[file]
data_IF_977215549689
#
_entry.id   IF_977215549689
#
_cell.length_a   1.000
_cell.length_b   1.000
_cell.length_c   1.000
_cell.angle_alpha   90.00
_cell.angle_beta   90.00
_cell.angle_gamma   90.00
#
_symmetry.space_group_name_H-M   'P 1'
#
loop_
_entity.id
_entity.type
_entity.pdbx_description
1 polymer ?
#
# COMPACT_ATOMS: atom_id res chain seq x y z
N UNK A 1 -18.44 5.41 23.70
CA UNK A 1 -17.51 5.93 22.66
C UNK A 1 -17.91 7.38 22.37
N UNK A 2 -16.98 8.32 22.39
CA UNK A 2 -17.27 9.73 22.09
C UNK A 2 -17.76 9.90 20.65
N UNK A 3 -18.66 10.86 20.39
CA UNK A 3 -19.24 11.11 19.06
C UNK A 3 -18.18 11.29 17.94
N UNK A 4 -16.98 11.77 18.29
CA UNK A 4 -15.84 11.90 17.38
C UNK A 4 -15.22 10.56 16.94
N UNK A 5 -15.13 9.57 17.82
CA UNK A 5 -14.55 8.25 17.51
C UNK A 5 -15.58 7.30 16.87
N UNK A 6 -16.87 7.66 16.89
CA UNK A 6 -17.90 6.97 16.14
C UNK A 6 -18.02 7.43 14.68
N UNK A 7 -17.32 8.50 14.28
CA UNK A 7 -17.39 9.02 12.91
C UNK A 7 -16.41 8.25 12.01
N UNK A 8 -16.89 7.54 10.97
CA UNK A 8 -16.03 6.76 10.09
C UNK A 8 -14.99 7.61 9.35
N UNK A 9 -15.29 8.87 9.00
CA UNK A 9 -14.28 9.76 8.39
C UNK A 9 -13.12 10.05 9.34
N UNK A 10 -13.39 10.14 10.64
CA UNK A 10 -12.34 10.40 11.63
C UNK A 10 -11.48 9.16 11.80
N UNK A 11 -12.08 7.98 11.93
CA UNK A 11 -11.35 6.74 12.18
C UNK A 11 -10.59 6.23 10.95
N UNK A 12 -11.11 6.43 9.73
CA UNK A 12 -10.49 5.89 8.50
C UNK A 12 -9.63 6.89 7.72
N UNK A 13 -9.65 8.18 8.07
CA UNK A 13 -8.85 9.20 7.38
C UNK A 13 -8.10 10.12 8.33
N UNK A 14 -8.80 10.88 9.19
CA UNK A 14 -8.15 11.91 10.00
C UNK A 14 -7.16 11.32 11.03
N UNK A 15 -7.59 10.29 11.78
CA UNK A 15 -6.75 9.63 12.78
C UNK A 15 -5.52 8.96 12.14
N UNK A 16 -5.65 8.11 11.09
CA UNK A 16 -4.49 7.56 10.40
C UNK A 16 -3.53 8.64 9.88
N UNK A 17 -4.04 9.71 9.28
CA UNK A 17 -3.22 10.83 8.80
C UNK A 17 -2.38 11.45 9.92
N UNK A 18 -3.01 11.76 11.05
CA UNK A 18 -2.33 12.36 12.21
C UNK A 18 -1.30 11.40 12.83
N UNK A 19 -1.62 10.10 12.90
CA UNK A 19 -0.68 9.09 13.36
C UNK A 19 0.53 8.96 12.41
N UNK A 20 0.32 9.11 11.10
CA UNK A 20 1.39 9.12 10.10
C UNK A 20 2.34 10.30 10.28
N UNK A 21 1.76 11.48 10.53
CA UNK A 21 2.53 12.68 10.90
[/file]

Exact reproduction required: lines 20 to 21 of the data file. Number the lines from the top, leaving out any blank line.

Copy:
# COMPACT_ATOMS: atom_id res chain seq x y z
N UNK A 1 -18.44 5.41 23.70